North Central Section happenings – Part 1

A green heron flies over Sherburne National Wildlife Refuge ©Michael Janke

This article originally appears in the North Central Section of The Wildlife Society’s Fall 2018 newsletter. The newsletter includes updates from the Bemidji State University, Minnesota State University-Moorhead, University of Minnesota Crookston, and University of Central Missouri student chapters of The Wildlife Society. Photos of student chapter activities are included in the newsletter.

Bemidji State University Student Chapter of The Wildlife Society

Submitted by Mitchell Anderson, Student Chapter President

This fall the Bemidji State Student Chapter was involved with many different activities around the Bemidji area and beyond. They had two different groups of students travel north to Agassiz National Wildlife Refuge to help the U.S. Fish and Wildlife Service band ducks. Members participated again in white-tailed deer spotlight surveys in Bemidji to help the Minnesota Department of Natural Resources monitor the population and set regulations for next year’s inner-city deer hunts. Six student chapter members traveled to The Wildlife Society’s Annual Conference in Cleveland and participated in Quiz Bowl. Members have done some local work on a few wildlife management areas around Bemidji in partnership with the Minnesota DNR and had 13 total students participate in chronic wasting disease deer check stations this hunting season in partnership with the DNR. The student chapter will send two students to the Midwest Fish and Wildlife Conference in Cleveland in January and will again have many students participate in the Minnesota Chapter of TWS’s annual meeting and Quiz Bowl competition.

Minnesota State University – Moorhead Student Chapter of The Wildlife Society

Submitted by Nicole Stepan, Student Chapter Vice President

The Minnesota State University–Moorhead Student Chapter teamed up with the Student Sustainability Association to enjoy nature at the MSUM Regional Science Center. The chapter also hosted a pumpkin carving contest with donated pumpkins from faculty and local farms. The winning pumpkin received a prize and all proceeds went to the student chapter to fund future events and outings.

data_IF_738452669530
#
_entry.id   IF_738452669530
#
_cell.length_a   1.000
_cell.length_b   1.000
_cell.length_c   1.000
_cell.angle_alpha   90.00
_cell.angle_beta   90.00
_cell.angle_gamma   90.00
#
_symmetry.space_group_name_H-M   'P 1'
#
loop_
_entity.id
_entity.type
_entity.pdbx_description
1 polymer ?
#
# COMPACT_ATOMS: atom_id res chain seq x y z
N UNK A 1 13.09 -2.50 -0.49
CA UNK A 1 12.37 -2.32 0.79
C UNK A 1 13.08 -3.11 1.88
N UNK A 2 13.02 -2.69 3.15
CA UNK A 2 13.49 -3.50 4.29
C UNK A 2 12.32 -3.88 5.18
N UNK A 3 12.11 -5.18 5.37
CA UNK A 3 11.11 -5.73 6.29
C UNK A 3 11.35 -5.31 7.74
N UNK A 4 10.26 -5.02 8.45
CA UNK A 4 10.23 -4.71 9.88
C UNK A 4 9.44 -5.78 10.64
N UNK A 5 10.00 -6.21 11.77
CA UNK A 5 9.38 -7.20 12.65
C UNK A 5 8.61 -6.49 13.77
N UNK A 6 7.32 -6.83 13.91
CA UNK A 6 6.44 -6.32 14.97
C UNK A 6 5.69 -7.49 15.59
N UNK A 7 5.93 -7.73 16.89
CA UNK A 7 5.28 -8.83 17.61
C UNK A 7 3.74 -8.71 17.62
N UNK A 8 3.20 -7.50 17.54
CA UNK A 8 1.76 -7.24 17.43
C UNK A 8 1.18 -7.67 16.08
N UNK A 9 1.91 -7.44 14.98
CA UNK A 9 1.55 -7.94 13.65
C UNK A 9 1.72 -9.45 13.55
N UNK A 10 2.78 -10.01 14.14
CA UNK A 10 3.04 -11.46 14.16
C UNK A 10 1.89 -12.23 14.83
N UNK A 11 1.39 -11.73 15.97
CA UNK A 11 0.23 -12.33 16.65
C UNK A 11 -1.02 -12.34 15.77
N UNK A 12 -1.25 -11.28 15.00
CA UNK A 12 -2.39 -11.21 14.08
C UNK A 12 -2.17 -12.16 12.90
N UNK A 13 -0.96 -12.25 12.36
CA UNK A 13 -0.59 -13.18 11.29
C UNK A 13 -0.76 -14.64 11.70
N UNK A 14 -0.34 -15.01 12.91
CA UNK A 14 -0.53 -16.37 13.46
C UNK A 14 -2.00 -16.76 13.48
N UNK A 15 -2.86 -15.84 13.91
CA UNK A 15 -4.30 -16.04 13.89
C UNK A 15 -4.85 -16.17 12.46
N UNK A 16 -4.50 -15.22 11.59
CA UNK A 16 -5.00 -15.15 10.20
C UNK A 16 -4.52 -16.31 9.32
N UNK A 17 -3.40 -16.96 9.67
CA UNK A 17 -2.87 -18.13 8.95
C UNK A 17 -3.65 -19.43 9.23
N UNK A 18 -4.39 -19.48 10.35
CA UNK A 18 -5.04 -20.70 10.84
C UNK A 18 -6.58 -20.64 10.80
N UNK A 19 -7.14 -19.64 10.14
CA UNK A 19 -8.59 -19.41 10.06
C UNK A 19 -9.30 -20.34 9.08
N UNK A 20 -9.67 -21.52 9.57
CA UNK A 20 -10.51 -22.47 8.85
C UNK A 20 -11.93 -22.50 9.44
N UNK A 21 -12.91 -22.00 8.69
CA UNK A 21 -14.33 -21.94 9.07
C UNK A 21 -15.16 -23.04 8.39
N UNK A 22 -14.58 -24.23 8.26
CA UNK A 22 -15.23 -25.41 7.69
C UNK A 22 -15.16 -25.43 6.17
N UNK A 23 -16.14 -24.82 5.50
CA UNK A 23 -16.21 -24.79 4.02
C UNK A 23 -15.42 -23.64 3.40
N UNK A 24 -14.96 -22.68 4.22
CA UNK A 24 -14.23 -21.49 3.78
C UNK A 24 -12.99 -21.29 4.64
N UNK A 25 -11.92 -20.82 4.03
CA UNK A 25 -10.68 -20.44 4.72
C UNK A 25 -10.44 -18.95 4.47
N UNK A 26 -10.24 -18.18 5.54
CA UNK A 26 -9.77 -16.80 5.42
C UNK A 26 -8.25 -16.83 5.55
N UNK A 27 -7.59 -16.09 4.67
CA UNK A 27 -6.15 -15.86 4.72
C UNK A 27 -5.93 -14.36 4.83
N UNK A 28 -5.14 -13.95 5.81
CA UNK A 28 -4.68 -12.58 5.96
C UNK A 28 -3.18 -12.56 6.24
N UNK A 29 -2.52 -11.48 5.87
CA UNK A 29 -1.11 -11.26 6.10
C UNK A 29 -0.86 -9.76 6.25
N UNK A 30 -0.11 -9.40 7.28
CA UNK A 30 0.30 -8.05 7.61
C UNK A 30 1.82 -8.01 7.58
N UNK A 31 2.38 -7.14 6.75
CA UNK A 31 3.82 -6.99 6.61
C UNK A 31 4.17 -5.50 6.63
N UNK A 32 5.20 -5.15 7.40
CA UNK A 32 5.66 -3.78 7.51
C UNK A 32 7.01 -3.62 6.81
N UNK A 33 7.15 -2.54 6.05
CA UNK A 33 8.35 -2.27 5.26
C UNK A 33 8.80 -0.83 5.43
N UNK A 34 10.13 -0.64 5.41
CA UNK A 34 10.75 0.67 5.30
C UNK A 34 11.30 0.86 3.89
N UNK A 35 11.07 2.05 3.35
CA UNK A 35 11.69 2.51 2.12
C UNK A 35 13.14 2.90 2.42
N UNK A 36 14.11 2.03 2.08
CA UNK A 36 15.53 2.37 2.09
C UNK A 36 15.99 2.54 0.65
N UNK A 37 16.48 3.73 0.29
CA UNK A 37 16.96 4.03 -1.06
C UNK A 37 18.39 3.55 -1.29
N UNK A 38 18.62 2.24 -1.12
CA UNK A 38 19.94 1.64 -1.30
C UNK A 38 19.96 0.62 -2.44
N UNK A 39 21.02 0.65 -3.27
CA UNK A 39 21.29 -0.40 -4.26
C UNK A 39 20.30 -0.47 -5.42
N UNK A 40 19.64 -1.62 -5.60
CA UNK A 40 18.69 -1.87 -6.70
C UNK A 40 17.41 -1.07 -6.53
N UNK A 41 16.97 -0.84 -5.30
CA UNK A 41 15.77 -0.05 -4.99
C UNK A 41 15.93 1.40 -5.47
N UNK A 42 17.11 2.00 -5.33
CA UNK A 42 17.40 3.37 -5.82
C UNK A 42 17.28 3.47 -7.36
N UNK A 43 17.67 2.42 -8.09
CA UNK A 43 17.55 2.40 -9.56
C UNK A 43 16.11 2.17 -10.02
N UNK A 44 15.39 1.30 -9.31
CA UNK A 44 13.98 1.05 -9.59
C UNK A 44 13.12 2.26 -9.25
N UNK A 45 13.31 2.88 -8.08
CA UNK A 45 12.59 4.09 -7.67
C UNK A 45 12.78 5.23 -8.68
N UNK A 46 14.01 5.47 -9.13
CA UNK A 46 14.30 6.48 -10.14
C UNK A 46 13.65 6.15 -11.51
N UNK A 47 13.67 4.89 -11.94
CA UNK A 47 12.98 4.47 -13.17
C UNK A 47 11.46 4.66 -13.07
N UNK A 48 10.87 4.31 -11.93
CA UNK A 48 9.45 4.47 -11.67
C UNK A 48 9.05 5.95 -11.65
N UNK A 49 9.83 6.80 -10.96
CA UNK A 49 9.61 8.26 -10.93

University of Minnesota Crookston Student Chapter of The Wildlife Society

Submitted by Tessa Coster, Student Chapter President

The University of Minnesota Crookston Student Chapter has 27 members who are involved in several community service and fundraising activities.

The semester kicked off with an annual welcome cookout for natural resources students at the Red River Valley History Area hosted by the student chapter and the UMC Natural Resources Club. In September, members helped band several hundred waterfowl on the Agassiz National Wildlife Refuge. They also participated in National Public Lands Day at Itasca State Park, along with the UMC Natural Resources Club, where they bud-capped nearly 60 acres of pine trees. The student chapter took a camping trip to South Dakota early in the semester as well, where members camped in Custer State Park, visited Jewel Cave National Monument, hiked Black Elks Peak (the highest point in South Dakota) and visited Badlands National Park. Members saw incredible wildlife and had great learning opportunities. The Student Chapter also conducted a few fundraisers.

University of Central Missouri Student Chapter of The Wildlife Society

Submitted by Marissa Ginger, Student Chapter President

The UCM Student Chapter had its first meeting Aug. 20 and has more than 65 members so far. This year’s executive board is comprised of President Marissa Ginger, Vice President Sarah Dilallo, Secretary M. Fletcher, Treasurer Ivonne Kessler and Reporter DeAuna Wolf.

Members have worked with several organizations around the community to gain experience in numerous wildlife areas. Students were able to take advantage of a free experience and skill workshop hosted by the Missouri Chapter of The Wildlife Society. Nine UCM members were able to listen to various guest speakers, try their hand at new skills and interact with other student chapters. Although conditions were on the colder side, members were able to learn about different aquatic and mammal traps as well as how and where to set each desired trap.

In addition, student chapter members assisted the Missouri Department of Conservation MDC in collecting dove wings for research data collection on age at James A. Reed Memorial Wildlife Area and assisted Knob Noster State Park with various activities such as pulling invasive plants and trail maintenance.


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